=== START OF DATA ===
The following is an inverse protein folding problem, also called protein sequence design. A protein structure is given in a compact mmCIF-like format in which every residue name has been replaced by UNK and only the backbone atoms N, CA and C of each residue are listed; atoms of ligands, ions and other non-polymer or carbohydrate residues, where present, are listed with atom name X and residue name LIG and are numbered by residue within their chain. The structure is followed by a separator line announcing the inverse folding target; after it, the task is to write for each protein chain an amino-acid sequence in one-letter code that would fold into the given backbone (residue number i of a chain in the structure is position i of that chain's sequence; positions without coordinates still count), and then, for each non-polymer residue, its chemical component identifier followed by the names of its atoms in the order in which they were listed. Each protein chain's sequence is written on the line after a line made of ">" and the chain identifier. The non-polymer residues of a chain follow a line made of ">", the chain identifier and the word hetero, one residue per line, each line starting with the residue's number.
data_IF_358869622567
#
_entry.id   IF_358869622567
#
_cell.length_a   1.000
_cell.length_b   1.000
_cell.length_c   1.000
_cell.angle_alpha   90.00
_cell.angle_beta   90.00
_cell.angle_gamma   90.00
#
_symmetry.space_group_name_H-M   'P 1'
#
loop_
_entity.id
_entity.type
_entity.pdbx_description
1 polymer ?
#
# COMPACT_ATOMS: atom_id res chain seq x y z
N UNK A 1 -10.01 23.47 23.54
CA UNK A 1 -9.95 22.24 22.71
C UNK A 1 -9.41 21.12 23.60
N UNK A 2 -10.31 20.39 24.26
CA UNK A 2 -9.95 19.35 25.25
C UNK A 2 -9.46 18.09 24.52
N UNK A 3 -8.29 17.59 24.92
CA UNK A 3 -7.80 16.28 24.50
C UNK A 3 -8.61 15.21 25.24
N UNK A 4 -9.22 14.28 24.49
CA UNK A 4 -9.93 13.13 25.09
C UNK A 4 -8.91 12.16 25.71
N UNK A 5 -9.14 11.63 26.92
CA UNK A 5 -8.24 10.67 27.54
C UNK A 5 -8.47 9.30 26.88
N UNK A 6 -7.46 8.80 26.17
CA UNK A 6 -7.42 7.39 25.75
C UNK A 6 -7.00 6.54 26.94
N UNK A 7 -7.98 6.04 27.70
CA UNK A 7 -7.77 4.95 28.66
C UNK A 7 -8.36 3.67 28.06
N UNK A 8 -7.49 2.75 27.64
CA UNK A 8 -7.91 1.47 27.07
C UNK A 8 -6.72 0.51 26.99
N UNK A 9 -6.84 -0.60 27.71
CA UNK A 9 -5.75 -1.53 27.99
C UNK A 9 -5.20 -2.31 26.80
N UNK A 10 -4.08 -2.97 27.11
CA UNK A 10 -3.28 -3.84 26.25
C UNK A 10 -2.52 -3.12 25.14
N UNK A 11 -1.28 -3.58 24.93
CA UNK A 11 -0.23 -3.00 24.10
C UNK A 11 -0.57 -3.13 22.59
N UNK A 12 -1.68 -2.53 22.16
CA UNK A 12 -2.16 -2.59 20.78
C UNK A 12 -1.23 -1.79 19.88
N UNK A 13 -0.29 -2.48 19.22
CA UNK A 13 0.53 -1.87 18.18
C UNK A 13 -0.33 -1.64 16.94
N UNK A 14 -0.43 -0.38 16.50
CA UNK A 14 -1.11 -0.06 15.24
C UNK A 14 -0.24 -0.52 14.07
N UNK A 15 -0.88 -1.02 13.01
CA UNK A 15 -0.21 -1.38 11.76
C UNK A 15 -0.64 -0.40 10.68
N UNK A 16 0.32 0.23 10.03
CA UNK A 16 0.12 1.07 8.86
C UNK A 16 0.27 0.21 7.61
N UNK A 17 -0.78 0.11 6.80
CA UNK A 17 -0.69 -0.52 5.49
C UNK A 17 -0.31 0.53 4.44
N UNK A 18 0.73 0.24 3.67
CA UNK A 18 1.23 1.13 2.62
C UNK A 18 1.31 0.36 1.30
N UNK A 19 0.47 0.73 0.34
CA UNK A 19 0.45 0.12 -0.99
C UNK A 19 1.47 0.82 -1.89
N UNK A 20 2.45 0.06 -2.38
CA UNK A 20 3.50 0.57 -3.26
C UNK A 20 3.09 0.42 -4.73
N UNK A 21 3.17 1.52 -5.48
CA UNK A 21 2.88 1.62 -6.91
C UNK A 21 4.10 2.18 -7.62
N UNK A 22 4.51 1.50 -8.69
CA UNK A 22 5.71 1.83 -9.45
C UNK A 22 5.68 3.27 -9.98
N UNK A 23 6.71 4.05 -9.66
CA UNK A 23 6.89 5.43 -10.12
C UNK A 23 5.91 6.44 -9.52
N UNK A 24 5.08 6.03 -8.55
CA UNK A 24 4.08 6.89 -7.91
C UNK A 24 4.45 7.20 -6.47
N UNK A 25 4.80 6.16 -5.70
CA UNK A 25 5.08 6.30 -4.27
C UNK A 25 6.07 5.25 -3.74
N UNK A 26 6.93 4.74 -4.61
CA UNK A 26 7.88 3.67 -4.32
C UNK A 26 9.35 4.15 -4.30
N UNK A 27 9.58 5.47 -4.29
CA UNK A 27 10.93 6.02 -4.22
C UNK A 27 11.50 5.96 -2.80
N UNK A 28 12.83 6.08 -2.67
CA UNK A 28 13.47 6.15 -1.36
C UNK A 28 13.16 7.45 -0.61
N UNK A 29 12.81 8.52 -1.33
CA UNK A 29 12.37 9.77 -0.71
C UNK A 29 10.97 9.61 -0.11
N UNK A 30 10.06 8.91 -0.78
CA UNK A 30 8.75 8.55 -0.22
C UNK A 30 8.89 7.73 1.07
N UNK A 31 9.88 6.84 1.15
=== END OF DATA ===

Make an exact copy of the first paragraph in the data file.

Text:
The following is an inverse protein folding problem, also called protein sequence design. A protein structure is given in a compact mmCIF-like format in which every residue name has been replaced by UNK and only the backbone atoms N, CA and C of each residue are listed; atoms of ligands, ions and other non-polymer or carbohydrate residues, where present, are listed with atom name X and residue name LIG and are numbered by residue within their chain. The structure is followed by a separator line announcing the inverse folding target; after it, the task is to write for each protein chain an amino-acid sequence in one-letter code that would fold into the given backbone (residue number i of a chain in the structure is position i of that chain's sequence; positions without coordinates still count), and then, for each non-polymer residue, its chemical component identifier followed by the names of its atoms in the order in which they were listed. Each protein chain's sequence is written on the line after a line made of ">" and the chain identifier. The non-polymer residues of a chain follow a line made of ">", the chain identifier and the word hetero, one residue per line, each line starting with the residue's number.